Valparaiso seniors hold heads high in final game

2013-03-21T21:45:00Z Valparaiso seniors hold heads high in final gamePaul Oren Times Correspondent
March 21, 2013 9:45 pm  • 

AUBURN HILLS, Mich. | Tears ran down Ryan Broekhoff’s cheeks while blood poured from Kevin Van Wijk’s elbow.

Valparaiso’s six seniors played with everything they had in their final collegiate game Thursday afternoon, but it was ultimately not enough as the No. 14 Crusaders fell 65-54 to No. 3 Michigan State in the second round of the NCAA tournament.

Now the transition process begins for both Valparaiso seniors as well as the basketball program.

“This has been a heck of a journey,” Broekhoff said. “The basketball is one thing, but the bonds and friendships that I’ve made here will last a lifetime.”

The Crusaders started five seniors Thursday while a sixth senior led the team in scoring off the bench. Valparaiso coach Bryce Drew couldn’t bring himself to take players such as Broekhoff and Erik Buggs off the floor in the closing moments.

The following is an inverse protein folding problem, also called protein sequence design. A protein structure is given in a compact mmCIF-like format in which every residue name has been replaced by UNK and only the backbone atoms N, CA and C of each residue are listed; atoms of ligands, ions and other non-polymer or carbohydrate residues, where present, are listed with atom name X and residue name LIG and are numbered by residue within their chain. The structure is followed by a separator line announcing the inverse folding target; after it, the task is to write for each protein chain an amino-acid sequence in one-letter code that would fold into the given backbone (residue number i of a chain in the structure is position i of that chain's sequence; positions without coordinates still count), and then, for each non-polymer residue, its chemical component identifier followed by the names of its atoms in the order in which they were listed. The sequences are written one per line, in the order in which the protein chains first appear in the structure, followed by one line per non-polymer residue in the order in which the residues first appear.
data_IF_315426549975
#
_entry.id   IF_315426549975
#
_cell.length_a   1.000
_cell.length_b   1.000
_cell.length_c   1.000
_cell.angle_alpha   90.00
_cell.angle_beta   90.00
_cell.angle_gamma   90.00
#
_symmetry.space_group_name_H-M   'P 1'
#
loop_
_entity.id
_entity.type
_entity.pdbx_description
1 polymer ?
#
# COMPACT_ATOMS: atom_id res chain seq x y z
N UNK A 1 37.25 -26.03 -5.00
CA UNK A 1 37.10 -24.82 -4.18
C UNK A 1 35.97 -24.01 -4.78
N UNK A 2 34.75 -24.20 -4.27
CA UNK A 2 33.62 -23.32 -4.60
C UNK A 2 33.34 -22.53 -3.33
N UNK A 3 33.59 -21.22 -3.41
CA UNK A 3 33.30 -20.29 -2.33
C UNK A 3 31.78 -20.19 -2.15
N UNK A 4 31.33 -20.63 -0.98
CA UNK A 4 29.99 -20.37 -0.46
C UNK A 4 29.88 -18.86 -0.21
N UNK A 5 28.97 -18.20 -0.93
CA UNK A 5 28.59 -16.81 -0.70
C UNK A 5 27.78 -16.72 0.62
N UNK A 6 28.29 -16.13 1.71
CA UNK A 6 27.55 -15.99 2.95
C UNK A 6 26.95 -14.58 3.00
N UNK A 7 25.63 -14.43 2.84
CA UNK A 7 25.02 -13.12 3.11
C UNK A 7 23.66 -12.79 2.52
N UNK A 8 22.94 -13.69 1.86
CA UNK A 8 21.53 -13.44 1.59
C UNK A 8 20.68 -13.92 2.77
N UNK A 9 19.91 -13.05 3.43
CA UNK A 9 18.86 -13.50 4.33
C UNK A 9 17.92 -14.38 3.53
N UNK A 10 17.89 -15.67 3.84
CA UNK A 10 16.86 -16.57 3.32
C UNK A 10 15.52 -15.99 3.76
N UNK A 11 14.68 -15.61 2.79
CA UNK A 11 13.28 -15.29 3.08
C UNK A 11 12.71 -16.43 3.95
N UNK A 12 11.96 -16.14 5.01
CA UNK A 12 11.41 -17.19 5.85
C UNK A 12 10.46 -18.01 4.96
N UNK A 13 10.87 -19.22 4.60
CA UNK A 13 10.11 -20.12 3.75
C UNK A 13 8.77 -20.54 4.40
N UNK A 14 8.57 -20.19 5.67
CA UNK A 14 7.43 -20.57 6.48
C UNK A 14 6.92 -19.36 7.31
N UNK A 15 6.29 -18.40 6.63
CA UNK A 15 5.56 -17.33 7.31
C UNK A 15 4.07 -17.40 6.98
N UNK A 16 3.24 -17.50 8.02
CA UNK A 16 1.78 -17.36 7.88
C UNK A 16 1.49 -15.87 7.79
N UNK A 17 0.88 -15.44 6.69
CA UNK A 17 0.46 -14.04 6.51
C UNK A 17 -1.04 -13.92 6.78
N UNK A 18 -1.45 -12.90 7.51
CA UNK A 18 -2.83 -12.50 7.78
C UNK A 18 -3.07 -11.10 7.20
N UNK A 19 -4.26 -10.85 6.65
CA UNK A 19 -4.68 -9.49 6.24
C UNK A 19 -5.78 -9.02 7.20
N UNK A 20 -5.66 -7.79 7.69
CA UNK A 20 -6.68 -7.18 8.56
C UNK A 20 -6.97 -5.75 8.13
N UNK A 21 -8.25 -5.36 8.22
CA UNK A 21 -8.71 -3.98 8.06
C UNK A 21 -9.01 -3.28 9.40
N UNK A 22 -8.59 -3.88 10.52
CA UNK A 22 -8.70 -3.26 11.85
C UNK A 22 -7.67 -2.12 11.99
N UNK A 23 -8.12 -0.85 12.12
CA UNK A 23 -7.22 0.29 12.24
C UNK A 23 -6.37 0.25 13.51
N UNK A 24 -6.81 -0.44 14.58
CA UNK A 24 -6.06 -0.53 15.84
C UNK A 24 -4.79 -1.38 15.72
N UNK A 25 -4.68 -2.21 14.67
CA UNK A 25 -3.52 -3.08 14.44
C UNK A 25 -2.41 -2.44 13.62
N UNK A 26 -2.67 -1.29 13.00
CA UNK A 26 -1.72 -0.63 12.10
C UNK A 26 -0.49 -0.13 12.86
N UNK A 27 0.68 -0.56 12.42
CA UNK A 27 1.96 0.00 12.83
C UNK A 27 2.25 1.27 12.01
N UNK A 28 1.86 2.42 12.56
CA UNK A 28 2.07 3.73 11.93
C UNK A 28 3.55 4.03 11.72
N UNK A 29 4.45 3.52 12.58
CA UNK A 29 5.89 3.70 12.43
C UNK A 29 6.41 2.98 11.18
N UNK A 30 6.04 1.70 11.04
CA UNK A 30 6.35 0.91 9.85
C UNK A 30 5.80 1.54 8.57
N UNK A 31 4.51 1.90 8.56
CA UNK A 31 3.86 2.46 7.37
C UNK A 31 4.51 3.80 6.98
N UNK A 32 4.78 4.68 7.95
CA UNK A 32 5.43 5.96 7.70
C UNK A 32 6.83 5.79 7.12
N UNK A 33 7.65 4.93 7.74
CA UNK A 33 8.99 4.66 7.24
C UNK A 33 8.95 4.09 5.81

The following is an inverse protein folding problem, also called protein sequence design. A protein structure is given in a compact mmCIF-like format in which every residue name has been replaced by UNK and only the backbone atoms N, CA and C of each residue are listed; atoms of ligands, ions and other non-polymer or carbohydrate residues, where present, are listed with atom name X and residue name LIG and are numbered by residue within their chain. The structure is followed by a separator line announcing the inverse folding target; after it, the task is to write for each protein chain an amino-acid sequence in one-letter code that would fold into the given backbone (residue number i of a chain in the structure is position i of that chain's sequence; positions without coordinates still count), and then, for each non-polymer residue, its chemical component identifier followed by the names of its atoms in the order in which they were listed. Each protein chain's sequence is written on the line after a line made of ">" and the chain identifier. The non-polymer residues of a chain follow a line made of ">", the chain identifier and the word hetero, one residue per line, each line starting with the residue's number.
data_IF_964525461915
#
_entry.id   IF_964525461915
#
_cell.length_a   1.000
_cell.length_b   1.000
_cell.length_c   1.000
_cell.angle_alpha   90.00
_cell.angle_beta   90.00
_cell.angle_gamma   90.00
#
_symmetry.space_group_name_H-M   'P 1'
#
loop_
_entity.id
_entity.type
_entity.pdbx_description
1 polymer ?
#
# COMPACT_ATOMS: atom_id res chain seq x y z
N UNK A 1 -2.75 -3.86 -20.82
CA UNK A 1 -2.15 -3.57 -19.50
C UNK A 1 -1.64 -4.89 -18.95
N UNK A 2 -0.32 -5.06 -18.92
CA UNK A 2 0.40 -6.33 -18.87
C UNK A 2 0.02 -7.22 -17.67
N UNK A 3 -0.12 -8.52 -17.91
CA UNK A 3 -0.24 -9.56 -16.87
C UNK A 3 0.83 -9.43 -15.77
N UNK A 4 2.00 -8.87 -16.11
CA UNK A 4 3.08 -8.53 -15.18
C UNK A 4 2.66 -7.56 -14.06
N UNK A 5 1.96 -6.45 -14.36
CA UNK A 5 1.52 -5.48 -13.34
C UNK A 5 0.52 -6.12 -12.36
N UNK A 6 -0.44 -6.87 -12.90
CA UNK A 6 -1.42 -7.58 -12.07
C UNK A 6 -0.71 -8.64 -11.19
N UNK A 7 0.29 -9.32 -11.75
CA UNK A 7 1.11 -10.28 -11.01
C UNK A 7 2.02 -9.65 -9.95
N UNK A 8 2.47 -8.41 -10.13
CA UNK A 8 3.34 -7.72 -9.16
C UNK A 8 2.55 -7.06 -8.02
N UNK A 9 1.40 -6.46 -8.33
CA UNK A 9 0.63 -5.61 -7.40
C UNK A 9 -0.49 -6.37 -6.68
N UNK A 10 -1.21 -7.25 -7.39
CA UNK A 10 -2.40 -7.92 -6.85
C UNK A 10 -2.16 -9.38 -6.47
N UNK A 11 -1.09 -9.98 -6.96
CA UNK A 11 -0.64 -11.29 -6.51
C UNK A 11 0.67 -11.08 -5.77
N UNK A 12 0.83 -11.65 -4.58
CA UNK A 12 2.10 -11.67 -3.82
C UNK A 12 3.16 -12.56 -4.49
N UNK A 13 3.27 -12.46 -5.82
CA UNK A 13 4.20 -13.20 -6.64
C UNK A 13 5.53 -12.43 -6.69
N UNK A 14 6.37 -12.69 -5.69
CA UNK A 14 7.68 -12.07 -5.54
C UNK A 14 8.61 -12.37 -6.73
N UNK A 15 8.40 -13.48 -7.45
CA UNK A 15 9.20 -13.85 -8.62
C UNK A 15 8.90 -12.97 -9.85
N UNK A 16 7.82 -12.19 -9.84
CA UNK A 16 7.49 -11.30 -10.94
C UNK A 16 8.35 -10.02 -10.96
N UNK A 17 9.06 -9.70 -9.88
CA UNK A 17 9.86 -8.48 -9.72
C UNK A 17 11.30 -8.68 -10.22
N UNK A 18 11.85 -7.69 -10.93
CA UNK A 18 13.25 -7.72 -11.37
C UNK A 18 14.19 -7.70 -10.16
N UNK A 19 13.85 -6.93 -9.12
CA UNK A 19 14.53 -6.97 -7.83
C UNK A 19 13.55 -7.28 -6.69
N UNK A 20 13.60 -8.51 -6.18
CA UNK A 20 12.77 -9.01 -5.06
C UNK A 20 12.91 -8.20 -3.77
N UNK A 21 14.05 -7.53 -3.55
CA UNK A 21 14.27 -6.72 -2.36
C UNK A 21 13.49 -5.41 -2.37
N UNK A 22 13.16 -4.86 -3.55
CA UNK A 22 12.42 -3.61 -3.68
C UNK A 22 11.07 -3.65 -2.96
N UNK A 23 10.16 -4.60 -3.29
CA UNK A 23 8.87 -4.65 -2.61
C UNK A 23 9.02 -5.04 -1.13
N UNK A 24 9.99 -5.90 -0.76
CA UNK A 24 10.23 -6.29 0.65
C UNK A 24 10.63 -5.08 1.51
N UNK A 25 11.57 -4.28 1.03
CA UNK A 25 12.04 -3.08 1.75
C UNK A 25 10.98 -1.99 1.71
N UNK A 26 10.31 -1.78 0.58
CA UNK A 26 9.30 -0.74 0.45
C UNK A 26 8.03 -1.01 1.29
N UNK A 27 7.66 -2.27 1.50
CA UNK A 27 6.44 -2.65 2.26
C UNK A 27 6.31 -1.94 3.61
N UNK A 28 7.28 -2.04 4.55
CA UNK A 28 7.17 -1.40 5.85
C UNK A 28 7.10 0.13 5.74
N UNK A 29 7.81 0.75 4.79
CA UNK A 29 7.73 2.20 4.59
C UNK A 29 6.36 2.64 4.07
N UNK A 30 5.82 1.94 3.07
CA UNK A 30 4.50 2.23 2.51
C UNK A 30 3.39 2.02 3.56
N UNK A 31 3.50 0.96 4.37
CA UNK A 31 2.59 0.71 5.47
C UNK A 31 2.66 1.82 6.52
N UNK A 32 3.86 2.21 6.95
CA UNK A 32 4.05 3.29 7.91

“That was probably more for me than it was for them,” Drew said. “I’ve loved watching them play in a Valparaiso uniform. There wasn’t any way I was going to end that earlier than I had to.”

Buggs leaves Valparaiso as the all-time leader in games played (138), while Broekhoff and Matt Kenney are also in the top four. The senior class won 86 games and led the Crusaders to the postseason for the past three years.

“I personally wouldn’t want to trade this team for anyone in the country,” Drew said. “They’re such a joy to be around, not only on the floor, but every day in practice. They have a lot to be proud of, a school-record 26 wins, two straight conference championships and then their character.”

Broekhoff and Van Wijk will play professional basketball next season while the Crusaders will go from being one of the oldest teams in the country to one of the youngest. A much-anticipated five-member freshman class will arrive in the summer, eager to be the next group to lead Valparaiso to the NCAA tournament.

“It hurts right now, but I’m proud of each and every one,” Van Wijk said. “Maybe a few weeks from now we’ll be able to look back at what we’ve done, but this is still painful.”

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